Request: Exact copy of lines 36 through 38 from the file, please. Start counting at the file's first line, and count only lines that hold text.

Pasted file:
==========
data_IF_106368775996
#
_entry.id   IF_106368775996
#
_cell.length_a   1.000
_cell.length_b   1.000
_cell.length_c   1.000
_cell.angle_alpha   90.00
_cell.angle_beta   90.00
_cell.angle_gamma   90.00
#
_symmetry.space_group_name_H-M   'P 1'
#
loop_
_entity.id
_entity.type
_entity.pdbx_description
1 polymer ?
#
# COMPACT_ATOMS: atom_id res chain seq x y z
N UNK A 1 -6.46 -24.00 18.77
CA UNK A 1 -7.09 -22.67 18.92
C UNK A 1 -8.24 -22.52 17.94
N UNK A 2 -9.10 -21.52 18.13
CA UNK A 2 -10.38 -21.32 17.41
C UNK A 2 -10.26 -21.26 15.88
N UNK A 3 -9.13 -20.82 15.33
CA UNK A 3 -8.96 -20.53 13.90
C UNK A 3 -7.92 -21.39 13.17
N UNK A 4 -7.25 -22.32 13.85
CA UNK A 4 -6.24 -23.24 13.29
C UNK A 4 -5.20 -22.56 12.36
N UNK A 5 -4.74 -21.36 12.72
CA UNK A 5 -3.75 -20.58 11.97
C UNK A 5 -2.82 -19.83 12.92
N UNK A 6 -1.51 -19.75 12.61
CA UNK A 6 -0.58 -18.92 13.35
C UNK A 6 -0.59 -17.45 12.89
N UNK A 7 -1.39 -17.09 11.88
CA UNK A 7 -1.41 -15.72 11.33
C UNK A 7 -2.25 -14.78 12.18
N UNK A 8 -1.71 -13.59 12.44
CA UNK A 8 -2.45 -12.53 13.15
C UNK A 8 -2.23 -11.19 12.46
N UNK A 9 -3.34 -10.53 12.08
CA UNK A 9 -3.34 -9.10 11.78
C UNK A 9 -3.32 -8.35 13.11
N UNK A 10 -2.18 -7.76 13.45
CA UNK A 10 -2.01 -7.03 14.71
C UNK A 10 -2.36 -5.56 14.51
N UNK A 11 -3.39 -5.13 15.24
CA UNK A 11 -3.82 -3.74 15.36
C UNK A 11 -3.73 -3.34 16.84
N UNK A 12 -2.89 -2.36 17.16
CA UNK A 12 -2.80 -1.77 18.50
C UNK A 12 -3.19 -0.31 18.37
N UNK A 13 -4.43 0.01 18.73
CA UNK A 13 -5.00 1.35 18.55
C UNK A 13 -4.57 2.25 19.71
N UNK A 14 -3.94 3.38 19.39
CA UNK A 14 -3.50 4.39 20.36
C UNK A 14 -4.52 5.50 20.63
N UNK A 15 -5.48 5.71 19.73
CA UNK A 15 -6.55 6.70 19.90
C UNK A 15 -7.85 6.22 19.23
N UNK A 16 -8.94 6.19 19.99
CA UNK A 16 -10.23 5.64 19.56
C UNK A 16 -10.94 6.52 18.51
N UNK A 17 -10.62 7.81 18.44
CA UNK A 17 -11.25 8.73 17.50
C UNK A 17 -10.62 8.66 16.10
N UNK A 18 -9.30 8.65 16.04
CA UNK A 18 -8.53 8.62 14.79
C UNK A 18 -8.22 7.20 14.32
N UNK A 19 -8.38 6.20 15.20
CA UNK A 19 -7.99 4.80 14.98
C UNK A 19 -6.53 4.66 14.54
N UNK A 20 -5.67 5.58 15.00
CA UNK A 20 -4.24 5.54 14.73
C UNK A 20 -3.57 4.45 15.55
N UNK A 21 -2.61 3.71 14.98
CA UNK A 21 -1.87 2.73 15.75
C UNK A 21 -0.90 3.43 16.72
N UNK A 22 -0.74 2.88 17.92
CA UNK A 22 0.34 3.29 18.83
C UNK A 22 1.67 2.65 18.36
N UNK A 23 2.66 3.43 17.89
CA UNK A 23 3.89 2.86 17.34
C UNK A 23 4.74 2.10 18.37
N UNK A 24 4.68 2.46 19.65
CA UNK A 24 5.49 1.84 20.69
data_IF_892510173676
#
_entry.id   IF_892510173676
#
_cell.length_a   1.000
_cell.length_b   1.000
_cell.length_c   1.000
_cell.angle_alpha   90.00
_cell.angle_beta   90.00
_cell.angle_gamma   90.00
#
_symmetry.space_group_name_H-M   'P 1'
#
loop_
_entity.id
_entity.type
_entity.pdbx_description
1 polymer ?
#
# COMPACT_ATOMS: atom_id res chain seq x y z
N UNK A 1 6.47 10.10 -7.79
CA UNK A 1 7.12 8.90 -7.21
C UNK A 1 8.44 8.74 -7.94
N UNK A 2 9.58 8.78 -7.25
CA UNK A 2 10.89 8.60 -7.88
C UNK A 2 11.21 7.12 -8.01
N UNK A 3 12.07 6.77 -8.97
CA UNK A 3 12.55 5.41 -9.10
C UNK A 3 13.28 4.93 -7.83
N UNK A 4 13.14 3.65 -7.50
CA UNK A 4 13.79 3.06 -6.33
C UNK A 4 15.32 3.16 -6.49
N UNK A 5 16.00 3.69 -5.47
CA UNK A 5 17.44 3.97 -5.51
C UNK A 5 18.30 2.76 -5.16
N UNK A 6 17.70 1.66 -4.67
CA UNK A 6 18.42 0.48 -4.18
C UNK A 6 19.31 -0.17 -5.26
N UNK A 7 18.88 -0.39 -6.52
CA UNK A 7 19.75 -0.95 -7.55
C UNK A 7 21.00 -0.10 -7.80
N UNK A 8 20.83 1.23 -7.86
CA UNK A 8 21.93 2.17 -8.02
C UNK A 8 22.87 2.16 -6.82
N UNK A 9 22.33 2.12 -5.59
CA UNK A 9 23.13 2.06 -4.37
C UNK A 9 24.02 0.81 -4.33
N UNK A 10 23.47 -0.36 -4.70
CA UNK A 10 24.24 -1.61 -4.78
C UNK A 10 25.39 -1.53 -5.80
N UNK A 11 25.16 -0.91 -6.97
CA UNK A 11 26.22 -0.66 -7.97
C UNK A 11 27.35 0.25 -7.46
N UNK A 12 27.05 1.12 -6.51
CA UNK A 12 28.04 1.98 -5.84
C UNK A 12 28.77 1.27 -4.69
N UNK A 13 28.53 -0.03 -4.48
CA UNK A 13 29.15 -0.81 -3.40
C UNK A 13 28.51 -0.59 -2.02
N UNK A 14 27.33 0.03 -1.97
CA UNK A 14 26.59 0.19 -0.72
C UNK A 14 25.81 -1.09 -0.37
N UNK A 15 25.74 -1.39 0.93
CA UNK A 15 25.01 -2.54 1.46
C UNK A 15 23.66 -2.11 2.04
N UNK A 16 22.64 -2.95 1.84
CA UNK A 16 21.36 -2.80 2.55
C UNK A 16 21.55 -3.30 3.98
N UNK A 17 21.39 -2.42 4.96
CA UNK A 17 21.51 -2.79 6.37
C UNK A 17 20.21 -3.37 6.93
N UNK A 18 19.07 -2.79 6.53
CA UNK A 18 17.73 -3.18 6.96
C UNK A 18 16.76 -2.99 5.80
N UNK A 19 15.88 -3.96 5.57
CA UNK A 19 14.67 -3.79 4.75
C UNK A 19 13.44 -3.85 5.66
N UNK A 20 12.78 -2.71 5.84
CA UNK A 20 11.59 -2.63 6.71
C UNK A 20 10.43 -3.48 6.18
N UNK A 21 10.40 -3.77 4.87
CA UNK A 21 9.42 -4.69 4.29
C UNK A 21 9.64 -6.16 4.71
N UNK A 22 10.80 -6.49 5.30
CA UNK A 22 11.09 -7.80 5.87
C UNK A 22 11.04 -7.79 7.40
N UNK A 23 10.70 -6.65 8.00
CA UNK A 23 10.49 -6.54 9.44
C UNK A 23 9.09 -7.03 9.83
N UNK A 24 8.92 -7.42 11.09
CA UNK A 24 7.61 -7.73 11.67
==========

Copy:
N UNK A 6 -1.51 -19.75 12.61
CA UNK A 6 -0.58 -18.92 13.35
C UNK A 6 -0.59 -17.45 12.89